I grew up listening to this particular symphony in our tiny kitchen, because although we didn't have money we had a record player and both my parents were (very different) music-lovers. From the first, I felt stories unfolding to this music – and then I saw Disney's Fantasia. Though I really enjoyed it, I also felt a sense of resistance at having someone else's interpretation of my inner landscape. Now I seek the theme and pattern and psychological narrative of symphonies, hoping that if I listen to enough fine music, it will raise my game as a writer.
The Goldberg Variations – JS Bach (played by Glenn Gould, 1955)
I love Bach for the deep satisfaction of his structure, and the sense I have whilst listening, that just that act of openness, allows me to intuit some divine order and harmony in the universe. Bach calms me, Bach inspires me, and at the early stage of writing The Bees, as a way of managing my anxiety I made a lot of bread whilst listening to him. Why making bread whilst listening to Bach should work for writing a novel I do not know but it did – though it is a very fattening way to go about things if the results are good – and they were.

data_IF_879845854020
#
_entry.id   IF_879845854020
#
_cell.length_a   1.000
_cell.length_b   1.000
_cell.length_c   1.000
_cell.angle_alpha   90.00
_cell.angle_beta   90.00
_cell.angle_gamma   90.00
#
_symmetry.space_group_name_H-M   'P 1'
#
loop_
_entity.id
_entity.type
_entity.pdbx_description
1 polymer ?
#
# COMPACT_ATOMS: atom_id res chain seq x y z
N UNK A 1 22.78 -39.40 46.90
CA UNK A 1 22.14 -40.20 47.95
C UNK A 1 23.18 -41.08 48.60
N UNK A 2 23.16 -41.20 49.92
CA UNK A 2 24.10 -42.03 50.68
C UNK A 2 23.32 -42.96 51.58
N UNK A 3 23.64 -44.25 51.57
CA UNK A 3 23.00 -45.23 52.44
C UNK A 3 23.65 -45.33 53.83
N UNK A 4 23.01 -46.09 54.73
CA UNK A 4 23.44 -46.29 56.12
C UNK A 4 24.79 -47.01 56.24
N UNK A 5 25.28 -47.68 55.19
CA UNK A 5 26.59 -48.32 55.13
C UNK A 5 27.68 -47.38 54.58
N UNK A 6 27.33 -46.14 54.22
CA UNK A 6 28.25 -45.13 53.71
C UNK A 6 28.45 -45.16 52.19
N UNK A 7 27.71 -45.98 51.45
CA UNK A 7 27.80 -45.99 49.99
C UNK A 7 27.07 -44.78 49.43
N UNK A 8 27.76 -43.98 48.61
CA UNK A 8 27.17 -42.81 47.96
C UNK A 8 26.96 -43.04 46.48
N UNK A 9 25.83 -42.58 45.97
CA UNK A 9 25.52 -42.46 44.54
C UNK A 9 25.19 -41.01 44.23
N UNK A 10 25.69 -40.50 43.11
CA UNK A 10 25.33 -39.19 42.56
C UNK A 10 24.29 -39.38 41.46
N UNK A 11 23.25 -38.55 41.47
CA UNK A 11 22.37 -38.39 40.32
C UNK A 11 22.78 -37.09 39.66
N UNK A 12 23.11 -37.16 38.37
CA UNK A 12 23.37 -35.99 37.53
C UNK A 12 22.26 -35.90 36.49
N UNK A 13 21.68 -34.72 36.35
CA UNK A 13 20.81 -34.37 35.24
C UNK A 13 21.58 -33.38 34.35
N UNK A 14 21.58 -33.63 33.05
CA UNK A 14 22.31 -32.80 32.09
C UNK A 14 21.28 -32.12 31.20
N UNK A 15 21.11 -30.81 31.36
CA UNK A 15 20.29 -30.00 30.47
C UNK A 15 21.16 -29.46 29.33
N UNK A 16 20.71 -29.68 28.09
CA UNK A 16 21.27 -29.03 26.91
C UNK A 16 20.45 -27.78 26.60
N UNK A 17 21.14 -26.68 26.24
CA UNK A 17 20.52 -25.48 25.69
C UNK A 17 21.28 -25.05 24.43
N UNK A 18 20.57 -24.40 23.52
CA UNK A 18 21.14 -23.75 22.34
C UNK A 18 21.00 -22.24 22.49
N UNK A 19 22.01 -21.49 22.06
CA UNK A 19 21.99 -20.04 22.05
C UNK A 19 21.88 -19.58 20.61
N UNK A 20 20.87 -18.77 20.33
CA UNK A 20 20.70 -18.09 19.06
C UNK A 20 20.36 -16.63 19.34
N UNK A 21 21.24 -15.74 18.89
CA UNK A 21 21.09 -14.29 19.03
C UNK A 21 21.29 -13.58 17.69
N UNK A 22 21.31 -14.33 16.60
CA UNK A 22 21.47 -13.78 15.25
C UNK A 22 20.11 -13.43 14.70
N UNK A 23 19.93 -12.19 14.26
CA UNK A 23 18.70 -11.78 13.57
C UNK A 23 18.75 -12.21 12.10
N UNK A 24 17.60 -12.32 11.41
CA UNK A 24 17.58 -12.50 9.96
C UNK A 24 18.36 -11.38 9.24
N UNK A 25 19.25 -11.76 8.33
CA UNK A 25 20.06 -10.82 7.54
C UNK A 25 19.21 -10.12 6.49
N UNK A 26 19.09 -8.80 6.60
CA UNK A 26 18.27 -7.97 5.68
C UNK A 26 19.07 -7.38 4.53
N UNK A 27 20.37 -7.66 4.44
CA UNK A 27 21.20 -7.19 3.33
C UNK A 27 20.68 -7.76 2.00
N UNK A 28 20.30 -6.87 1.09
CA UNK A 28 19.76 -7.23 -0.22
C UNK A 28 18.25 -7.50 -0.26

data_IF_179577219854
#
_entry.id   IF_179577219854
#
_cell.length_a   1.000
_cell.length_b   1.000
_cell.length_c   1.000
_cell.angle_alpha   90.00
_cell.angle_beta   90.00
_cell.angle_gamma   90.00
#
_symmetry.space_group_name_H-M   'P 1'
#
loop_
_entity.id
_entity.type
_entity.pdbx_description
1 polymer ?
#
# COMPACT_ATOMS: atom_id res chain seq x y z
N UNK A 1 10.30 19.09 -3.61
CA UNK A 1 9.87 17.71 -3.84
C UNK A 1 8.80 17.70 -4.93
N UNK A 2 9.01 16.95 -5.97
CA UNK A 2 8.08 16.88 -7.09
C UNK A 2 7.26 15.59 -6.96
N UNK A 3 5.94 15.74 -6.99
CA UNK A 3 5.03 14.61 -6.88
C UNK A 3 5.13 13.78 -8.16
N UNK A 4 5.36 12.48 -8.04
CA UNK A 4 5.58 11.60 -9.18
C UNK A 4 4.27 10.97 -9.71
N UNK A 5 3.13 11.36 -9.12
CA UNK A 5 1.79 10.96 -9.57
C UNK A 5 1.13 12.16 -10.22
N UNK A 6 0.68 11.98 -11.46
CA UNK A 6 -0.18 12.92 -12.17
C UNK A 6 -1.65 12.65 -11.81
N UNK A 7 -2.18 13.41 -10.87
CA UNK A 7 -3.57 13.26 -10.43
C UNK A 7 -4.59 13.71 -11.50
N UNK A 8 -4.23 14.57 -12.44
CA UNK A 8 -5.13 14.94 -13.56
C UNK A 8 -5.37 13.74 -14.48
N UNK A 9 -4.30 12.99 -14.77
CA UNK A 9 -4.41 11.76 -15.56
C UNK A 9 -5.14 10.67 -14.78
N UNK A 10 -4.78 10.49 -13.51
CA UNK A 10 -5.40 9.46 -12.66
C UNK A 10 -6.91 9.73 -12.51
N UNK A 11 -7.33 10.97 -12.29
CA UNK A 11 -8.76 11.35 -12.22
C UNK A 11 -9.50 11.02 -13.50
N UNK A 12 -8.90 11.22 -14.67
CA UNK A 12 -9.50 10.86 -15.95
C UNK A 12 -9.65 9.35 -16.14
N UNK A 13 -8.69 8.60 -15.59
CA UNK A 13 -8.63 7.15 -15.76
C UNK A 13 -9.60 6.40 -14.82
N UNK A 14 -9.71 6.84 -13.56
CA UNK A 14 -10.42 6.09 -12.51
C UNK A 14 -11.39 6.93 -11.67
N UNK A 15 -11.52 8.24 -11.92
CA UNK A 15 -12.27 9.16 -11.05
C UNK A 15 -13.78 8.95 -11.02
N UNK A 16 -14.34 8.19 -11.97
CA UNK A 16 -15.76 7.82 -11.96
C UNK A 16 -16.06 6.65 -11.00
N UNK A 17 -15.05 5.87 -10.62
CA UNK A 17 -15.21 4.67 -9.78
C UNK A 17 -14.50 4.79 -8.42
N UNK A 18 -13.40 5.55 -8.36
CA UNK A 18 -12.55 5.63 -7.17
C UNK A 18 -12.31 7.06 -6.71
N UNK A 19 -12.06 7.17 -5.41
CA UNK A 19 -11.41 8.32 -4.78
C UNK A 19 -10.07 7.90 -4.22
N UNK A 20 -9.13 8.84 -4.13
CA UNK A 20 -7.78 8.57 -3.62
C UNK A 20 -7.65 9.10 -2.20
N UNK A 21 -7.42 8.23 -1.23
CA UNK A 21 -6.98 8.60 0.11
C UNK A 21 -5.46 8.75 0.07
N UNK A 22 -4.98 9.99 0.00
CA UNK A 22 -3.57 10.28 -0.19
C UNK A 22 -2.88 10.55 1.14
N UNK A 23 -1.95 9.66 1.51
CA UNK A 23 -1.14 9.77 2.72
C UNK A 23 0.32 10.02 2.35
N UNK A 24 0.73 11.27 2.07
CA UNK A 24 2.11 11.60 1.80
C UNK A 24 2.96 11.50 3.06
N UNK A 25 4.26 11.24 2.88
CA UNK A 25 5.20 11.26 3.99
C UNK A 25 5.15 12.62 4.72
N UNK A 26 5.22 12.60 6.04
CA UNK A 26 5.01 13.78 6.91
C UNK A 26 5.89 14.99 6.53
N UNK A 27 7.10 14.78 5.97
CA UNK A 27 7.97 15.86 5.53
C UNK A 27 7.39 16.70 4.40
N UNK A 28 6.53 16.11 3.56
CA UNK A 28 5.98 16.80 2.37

The Goldberg Variations played by Glenn Gould is astonishing – I've only just discovered that Gould was twenty-two years old when he played it as his recording debut. Apparently he was advised to try something a little more modest, but as he had a contract with Columbia records giving him artistic freedom, he insisted. Being a fan of films like Shine and Amadeus and most recently Whiplash, of course I love finding out details like that Gould soaked his hands and arms in very hot water in the studio before performing, and wore heavy winter clothes whatever the weather. And I also like what he says himself about the music: "… which observes neither end nor beginning, music with neither real climax nor real resolution, music which, like Baudelaire's lovers, 'rests lightly on the wings of the unchecked wind.' It has, then, unity through intuitive perception, unity born of craft and scrutiny, mellowed by mastery achieved, and revealed to us here, as so rarely in art, in the vision of subconscious design exulting upon a pinnacle of potency."